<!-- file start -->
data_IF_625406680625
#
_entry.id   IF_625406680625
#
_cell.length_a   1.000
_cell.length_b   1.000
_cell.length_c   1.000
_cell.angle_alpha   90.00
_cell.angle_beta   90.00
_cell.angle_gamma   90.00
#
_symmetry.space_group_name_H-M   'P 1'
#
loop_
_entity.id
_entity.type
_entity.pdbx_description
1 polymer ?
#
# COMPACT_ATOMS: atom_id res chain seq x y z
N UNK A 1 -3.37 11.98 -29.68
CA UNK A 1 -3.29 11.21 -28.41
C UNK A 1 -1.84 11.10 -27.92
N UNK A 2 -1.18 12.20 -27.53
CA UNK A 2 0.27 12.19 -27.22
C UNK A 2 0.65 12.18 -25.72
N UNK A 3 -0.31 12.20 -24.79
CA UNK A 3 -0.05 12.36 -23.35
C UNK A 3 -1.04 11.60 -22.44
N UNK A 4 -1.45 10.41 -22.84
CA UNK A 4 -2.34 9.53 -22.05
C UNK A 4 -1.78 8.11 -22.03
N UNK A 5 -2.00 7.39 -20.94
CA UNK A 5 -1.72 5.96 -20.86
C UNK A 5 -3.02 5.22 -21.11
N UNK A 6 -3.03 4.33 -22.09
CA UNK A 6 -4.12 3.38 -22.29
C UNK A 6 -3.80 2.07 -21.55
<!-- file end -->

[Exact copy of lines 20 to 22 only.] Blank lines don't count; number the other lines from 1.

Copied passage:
# COMPACT_ATOMS: atom_id res chain seq x y z
N UNK A 1 -3.37 11.98 -29.68
CA UNK A 1 -3.29 11.21 -28.41